His Bloody Project

His Bloody Project by Graeme Macrae Burnet

(Contraband, 2015)

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Set in a remote Scottish village in 1869, young Roderick ‘Roddy’ Macrae has commited a brutal triple homicide. But what drove him to such measures?

This historical crime* novel was shortlisted for the Man Booker Prize this year. And rightly so. An astonishing novel, it skilfully portrays the hard life endured by crofters in a miniscule village in the Scottish Highlands in a bygone era. This provides the backdrop (or cause?) of Roddy’s horrific tale of murder.

There are just so many things to like about this book. First off, the structure. The way the book is introduced, I genuinely believed it was a true story for the first few pages. To start we get descriptions of the protagonist from the other villagers which paint Roddy in various lights, some sympathetic, some unflattering. Then we get Roddy’s own account of events and feel a certain sympathy with him. It seems clear he was driven to it by a combination of desperate poverty, unforgiving family circumstances and, perhaps most of all, sustained harassment from a neighbour with a grudge.

But then we get the story from the medical reports, the account from the doctor who is an expert in criminal anthropology, and a blow-by-blow account of the court case. And perceptions shift…

It actually made me angry reading some of the criminal anthropology views. But these were ideas that were held up as scientific back then. The treatment of the crofters also made me irate. Again though, that was common practice for the time. The scene where Roddy and his father go to the estate to get the rules, so they’ll know when they are breaking them, and are told they must only want them in order to break them, really reminded me of a Catch 22 type situation. The sheer absurdity!

Then there’s the style. It was perfect for setting the tone and transporting you to the time. There were several local/archaic words so I found the glossary incredibly helpful. Don’t be put off by that though, it’s not difficult to read.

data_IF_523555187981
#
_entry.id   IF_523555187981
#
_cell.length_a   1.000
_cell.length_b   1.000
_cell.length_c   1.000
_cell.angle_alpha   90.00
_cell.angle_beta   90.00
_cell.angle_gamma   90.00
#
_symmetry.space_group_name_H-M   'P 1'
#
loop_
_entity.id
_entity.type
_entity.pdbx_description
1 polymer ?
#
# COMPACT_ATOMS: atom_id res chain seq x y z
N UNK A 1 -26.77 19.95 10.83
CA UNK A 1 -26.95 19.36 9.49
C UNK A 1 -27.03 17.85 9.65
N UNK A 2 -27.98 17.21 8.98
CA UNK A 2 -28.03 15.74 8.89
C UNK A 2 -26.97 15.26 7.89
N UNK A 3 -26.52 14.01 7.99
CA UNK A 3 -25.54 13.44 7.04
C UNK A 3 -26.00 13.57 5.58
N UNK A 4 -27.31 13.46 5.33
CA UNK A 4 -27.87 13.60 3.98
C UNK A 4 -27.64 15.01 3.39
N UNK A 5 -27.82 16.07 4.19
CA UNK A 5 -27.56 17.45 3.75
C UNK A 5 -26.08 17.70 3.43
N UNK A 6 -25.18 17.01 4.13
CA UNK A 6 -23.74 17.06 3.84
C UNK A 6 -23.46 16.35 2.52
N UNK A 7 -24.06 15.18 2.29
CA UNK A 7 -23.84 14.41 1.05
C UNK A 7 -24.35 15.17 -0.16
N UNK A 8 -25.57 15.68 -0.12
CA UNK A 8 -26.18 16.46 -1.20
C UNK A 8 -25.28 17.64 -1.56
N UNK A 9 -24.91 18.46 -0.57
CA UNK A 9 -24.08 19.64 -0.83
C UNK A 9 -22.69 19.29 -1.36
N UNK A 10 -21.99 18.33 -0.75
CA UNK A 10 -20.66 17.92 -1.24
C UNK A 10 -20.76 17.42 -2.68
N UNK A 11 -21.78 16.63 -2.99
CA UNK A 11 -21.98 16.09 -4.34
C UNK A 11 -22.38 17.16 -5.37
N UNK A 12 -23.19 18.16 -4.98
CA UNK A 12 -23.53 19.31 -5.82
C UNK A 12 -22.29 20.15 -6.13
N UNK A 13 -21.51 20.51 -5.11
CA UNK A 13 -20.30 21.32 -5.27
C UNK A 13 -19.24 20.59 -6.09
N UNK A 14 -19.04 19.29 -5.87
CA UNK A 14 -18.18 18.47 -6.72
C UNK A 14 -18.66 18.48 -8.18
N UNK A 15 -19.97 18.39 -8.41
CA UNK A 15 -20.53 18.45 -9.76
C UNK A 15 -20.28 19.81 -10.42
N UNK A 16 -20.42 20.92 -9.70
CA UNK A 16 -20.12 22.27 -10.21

And finally, the characters. You certainly feel you know Roddy after reading his version of events, and feel you understand him. [SPOILER: However, as later testimonies show, he’s left out some crucial elements that paint him in a wholly different light. Each character is very well portrayed and the language and tone changes where necessary but without it being jarring.]

Aside: I’m not even sure that was a spoiler but my definition of spoiler may be somewhat skewed. I’m someone who hates movie trailers and sometimes just starts reading a book without reading the blurb…

This book is brilliant. It draws you in. The pacing ensures you want to keep reading it. I honestly can’t fault it. Plus the cover is pretty cool.

*I’ve seen it classed as historical crime in various places but to me it’s much more flexible than that. It’s not a traditional crime story. From the outset you know what happened and who committed the crime. It’s more about psychology, how much can we really know a person, different perspectives, and a social commentary on the plight of the crofters in that time.

TL;DR: An amazing read, that stayed with me for days after finishing. Highly, highly recommended.

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